When a 3.5-mile extension of the Dulles Airport Access Road opens in early November, it will give motorists a continuous expressway between Washington and Dulles International Airport that planners 30 years ago said was crucial to the airport's future.
The $25 million extension, which connects the existing 15-mile access road with the recently opened section of I-66 inside the Beltway, will cut travel time between Washington and the airport by 15 minutes, to about 25 minutes, and possibly shave as much as 30 minutes off during rush hour, Federal Aviation Administration officials predict.
Residents in Loudoun and western Fairfax counties will benefit from the new road as much as airport travelers because the FAA officially has opened the existing access road to four-person car pools in rush hour and is considering relaxing that restriction to allow fewer persons in the car pools.
Only four-person car pools can use the new extension during rush hour, however, because it has no exits and connects directly with I-66, which has a strictly enforced four-person car-pool restriction.
Extension of the Dulles Access Road, coupled with planned improvements to airport bus and limousine service in the spring, "should dramatically increase travel at Dulles," said Richard A. Griesbach, business manager for the federally owned Dulles and National airports.
The FAA is buying 14 buses and is contracting to provide a door-to-door limousine service for much of Northern Virginia and Montgomery County that would pick up airport travelers at their homes and take them to the buses. It is seeking contractors to operate this expanded airport ground-transportation system.
The extension will look much like the existing Dulles Access Road but will have sound walls and be much more heavily landscaped to screen the four-lane highway from the many residential developments along its route. However, it may look somewhat barren when it opens in early November--the exact date has yet to be set--because most of the landscaping is not scheduled to be planted until spring, said Frank J. Conlin, chief of the FAA's regional engineering staff.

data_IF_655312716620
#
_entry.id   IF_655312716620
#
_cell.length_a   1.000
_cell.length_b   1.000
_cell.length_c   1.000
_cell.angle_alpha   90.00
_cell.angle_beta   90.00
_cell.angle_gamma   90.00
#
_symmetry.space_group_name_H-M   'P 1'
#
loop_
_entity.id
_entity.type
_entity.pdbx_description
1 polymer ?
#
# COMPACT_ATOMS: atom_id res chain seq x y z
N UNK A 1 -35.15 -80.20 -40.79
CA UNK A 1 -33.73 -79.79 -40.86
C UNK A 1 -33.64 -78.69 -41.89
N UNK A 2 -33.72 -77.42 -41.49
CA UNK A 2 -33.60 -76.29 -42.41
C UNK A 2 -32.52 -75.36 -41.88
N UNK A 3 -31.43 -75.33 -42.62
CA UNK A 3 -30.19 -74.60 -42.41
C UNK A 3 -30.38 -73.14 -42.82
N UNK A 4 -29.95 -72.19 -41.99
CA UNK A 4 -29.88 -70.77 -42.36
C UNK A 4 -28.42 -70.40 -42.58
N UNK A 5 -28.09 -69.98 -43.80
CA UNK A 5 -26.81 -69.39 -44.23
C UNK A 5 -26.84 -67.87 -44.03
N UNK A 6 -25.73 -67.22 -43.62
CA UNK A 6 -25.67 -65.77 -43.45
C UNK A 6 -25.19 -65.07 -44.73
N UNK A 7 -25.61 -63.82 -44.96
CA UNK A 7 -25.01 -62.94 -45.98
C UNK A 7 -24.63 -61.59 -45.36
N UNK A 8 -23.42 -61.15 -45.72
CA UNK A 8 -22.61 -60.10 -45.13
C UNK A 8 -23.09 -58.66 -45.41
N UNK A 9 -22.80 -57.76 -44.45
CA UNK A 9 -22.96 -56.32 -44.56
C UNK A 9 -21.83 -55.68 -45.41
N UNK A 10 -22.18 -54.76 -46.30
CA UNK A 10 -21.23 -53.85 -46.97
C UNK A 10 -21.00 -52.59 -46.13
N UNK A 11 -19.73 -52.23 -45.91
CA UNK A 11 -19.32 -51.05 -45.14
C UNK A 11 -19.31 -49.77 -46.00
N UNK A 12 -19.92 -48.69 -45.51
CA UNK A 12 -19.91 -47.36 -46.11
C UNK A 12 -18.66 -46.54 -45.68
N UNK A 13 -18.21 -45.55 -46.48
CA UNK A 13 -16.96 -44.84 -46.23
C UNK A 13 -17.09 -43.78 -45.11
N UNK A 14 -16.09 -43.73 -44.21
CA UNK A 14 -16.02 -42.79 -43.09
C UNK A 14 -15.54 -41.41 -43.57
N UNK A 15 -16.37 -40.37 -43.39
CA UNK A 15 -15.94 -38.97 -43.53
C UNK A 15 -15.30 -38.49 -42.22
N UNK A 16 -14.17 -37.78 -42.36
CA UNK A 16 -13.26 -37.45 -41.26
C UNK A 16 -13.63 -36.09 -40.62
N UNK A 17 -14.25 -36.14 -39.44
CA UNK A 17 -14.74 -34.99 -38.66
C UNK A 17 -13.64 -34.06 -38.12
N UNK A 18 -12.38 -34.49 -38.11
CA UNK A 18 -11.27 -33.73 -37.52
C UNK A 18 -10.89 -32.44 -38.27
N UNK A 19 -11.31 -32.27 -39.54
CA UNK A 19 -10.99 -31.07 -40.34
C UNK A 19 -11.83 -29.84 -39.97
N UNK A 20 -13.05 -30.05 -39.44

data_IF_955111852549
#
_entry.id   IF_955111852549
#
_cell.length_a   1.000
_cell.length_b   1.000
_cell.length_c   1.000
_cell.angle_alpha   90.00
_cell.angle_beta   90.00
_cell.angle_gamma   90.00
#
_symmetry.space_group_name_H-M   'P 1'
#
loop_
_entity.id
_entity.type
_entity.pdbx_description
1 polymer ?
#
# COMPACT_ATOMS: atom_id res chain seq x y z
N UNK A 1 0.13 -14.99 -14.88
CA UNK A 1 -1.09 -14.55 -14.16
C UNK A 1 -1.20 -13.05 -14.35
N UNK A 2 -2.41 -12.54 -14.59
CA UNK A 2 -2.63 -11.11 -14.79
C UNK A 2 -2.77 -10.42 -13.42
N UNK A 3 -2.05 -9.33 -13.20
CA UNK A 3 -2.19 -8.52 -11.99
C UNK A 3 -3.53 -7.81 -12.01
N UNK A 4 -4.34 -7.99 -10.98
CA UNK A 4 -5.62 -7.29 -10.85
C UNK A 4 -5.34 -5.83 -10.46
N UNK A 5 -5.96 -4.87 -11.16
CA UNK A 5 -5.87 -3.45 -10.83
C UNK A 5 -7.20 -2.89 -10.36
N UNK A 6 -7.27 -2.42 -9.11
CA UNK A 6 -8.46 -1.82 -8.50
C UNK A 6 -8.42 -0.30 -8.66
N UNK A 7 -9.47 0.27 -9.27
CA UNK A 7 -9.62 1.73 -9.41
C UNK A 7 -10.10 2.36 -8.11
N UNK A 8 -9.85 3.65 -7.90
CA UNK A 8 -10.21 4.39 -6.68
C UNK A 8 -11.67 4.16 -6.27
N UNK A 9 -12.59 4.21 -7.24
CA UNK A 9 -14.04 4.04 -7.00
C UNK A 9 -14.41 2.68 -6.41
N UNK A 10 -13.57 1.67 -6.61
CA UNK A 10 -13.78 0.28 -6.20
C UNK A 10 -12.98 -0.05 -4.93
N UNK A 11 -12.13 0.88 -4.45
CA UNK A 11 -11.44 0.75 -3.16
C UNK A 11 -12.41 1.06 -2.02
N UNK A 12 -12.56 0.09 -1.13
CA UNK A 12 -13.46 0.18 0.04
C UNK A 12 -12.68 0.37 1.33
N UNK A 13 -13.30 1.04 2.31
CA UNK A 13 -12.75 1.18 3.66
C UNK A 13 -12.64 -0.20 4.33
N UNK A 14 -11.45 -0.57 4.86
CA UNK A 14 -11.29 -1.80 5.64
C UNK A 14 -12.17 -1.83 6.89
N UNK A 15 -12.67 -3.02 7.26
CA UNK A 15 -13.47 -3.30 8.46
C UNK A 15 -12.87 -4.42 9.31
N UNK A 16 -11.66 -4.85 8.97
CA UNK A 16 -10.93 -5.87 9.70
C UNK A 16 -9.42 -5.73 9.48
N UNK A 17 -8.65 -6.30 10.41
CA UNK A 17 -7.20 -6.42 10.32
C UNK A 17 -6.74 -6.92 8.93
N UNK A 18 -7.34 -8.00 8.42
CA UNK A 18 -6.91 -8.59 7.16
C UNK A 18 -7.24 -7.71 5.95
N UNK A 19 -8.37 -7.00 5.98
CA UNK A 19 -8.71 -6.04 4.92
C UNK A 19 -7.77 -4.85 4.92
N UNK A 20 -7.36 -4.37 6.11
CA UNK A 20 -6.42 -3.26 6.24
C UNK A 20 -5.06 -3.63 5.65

While there are no entrance or exit ramps along the extension, the FAA has made provisions for special commuter bus ramps to be built in the future at Magarity Road (similar to the ramps from the existing access road to Reston Avenue) if Virginia pays for them. The state has no plans for such ramps, although it is building bus ramps from the access road extension into the West Falls Church Metro station on I-66, in time for its opening in 1985.
Like the existing access road, the extension will have a wide center median where a future Metrorail line can be built, connecting Dulles with the subway at West Falls Church. The airport buses will stop at the Metro station, giving airport travelers the option of transferring to the subway or taking airport limousines or taxis from the station.
The existing access road has been carrying about 38,000 cars daily, including at least 6,000 "backtrackers," commuters who drive to the airport where they turn around to take the access road to Washington.
Traffic on the access road is expected to rise to about 68,000 vehicles a day by the year 2000, without backtrackers, who will be banned from the airport road after the parallel Dulles toll roads are opened within the next two years.
Completion of the road also will solve a small problem for I-66 at its Beltway interchange, where there is only a partial interchange--motorists traveling outbound on I-66 cannot get onto the Beltway heading north. By getting onto the new access road extension they will be able to exit onto the Beltway's northbound lanes.
The FAA bought most of the land for the extension of the access road in the 1950s and early 1960s, but its construction always has been contingent upon completion of I-66 inside the Beltway, which was embroiled in court fights and controversy for more than 20 years before a scaled-down and restricted highway was approved in 1977 by federal transportation officials.
Then Secretary of Transportation William Coleman immediately announced that funds to build the Dulles Access Road extension would be requested from Congress. The cost of the extension was estimated at $35 million several years ago, but bids came in low.